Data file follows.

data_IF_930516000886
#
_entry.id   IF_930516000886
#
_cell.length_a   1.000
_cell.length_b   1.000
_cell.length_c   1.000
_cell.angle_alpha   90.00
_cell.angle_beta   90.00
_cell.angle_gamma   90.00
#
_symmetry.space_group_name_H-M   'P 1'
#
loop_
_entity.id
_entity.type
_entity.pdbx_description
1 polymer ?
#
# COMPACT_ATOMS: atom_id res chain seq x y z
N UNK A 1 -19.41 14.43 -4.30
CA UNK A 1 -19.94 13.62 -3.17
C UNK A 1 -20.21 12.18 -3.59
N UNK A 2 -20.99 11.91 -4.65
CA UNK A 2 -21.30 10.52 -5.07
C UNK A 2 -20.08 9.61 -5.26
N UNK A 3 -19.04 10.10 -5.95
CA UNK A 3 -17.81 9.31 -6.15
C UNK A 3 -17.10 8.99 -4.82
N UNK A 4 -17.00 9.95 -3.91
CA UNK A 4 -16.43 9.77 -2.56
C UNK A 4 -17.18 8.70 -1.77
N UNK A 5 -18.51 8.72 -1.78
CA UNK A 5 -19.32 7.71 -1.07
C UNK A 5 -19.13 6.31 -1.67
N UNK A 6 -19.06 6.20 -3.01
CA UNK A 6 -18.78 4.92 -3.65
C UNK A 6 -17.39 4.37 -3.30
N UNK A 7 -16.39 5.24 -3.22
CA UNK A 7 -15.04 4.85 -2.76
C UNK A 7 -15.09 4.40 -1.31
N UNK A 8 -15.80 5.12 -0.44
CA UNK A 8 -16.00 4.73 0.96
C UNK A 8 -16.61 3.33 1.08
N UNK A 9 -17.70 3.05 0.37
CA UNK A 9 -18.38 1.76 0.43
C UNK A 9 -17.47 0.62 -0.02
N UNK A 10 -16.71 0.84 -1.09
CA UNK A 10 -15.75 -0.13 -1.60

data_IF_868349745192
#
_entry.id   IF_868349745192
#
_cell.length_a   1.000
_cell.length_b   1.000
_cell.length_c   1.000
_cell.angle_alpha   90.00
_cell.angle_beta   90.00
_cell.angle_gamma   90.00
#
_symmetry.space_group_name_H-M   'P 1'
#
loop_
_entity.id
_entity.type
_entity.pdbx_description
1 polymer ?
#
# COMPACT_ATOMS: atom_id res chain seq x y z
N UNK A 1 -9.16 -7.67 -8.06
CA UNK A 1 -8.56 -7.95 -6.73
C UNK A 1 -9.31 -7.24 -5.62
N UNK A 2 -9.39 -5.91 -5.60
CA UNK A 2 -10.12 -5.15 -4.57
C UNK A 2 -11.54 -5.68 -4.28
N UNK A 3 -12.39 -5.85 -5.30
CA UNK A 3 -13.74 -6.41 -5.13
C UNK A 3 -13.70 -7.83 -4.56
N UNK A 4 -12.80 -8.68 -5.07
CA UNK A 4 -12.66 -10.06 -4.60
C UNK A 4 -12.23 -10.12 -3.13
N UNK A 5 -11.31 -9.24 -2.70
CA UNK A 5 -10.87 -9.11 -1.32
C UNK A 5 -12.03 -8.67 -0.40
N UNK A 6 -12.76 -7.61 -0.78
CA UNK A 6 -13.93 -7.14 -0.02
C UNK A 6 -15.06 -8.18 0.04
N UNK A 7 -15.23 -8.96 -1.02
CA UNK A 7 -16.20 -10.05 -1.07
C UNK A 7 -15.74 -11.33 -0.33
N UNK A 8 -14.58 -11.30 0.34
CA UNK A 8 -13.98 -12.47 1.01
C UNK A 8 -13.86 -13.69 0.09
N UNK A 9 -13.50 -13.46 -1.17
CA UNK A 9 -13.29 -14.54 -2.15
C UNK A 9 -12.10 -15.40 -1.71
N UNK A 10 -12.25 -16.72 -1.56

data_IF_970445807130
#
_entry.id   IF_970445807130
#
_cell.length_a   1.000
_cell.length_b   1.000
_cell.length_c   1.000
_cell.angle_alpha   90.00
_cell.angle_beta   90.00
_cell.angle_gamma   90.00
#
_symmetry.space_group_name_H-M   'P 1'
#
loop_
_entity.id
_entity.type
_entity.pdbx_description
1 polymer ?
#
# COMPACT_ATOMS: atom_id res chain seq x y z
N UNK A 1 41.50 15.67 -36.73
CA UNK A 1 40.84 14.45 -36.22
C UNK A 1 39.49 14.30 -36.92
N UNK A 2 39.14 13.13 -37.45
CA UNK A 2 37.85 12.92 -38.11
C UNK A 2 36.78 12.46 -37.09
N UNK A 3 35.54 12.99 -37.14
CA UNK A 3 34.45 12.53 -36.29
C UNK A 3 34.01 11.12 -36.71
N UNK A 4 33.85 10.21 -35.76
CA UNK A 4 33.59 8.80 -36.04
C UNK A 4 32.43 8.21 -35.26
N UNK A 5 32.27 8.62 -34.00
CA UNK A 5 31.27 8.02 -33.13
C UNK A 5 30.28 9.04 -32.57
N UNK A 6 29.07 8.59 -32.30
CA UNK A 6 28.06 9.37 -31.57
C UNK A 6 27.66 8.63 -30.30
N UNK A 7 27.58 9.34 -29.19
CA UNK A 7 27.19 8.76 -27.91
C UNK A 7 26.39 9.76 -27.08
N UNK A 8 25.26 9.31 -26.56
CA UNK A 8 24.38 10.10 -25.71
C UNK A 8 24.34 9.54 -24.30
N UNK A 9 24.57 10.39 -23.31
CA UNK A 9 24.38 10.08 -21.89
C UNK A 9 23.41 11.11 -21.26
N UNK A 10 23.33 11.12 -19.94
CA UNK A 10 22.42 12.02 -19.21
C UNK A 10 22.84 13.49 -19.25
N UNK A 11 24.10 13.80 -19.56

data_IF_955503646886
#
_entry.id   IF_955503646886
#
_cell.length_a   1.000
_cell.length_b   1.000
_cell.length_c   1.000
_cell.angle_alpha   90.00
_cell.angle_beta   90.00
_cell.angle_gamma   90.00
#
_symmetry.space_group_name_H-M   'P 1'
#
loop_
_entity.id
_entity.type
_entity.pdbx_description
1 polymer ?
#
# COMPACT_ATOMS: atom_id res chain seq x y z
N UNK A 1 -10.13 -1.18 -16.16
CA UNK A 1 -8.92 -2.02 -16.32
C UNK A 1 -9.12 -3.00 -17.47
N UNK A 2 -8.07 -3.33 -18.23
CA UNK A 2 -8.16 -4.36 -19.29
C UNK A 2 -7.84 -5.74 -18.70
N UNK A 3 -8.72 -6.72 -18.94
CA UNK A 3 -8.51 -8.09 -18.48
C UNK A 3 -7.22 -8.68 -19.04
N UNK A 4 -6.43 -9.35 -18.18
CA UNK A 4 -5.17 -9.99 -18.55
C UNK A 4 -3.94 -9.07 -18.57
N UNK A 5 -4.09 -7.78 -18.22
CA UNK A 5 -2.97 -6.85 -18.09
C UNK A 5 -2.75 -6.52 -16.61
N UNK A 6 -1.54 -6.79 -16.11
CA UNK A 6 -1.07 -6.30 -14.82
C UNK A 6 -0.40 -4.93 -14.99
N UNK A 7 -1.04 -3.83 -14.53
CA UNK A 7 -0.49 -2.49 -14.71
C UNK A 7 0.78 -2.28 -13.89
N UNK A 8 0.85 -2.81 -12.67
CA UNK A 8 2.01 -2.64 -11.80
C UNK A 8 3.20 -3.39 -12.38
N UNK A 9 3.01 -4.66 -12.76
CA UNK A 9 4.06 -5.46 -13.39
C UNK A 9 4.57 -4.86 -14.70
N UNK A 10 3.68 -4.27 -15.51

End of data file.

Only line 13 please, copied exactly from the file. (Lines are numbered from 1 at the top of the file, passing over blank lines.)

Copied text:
#